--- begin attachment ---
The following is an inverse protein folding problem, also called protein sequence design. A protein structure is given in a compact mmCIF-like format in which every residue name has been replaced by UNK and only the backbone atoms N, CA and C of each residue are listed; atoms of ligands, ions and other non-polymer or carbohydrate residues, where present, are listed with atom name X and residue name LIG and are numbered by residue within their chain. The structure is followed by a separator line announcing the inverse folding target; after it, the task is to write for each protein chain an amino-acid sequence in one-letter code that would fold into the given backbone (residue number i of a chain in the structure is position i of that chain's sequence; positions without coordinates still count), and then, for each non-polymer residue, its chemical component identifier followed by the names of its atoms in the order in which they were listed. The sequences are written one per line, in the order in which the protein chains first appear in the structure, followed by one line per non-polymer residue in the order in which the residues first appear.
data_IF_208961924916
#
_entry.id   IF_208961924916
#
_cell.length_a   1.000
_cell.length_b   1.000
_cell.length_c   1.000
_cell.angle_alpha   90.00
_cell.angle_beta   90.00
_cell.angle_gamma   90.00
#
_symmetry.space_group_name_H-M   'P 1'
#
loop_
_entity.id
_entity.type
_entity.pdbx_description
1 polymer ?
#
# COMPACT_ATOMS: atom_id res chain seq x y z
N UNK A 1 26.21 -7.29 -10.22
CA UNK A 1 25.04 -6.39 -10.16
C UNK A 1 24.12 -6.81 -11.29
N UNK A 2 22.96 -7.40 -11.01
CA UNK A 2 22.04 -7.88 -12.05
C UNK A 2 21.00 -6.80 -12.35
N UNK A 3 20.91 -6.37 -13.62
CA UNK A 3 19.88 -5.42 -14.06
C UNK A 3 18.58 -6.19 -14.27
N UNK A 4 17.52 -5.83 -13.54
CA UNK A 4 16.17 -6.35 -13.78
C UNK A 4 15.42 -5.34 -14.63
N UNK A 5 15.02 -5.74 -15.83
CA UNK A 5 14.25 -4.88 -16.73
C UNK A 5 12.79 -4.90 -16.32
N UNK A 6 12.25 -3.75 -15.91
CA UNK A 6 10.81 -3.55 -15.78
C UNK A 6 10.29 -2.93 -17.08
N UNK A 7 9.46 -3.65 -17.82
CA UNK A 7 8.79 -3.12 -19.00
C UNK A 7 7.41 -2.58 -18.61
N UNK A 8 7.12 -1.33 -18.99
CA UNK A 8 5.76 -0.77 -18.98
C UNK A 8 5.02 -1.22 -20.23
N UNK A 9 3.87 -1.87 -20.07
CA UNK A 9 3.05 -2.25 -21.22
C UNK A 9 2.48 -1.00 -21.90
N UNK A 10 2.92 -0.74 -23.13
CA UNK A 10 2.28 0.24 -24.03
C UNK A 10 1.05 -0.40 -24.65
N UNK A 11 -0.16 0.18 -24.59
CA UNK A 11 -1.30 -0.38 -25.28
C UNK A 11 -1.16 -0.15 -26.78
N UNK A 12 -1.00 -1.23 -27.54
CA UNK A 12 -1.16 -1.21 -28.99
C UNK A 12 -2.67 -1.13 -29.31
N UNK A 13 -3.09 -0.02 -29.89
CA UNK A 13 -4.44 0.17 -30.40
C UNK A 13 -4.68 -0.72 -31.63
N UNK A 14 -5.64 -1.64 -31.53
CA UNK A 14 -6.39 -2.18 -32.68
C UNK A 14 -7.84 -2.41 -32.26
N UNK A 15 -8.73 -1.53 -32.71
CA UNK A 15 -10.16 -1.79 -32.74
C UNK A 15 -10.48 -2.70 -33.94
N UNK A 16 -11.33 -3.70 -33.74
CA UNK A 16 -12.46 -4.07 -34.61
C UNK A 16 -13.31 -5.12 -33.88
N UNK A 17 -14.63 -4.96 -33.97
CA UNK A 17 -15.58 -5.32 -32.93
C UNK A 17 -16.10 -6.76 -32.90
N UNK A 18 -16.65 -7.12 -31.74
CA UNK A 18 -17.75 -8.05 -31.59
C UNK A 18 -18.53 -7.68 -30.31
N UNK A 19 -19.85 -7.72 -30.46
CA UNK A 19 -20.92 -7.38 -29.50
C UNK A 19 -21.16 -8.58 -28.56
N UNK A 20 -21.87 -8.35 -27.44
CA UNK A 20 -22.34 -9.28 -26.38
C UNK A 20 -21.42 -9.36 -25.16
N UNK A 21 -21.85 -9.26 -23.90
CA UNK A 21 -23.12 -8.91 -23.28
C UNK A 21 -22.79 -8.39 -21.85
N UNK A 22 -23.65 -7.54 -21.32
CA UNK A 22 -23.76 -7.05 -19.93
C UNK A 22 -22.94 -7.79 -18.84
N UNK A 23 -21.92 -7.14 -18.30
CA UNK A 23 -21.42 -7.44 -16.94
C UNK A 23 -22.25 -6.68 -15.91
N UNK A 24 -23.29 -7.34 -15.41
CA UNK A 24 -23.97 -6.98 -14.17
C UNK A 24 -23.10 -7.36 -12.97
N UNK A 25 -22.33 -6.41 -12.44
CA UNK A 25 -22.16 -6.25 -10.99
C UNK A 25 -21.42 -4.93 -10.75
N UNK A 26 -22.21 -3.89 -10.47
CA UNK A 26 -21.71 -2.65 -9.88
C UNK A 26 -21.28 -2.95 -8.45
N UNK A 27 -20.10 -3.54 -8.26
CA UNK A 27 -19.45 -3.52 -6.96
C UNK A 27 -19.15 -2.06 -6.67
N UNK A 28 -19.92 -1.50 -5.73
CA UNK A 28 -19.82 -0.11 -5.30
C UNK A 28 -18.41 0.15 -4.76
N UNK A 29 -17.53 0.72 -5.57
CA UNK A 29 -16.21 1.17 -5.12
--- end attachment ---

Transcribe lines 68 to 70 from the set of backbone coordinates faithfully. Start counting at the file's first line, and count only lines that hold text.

CA UNK A 16 -12.46 -4.07 -34.61
C UNK A 16 -13.31 -5.12 -33.88
N UNK A 17 -14.63 -4.96 -33.97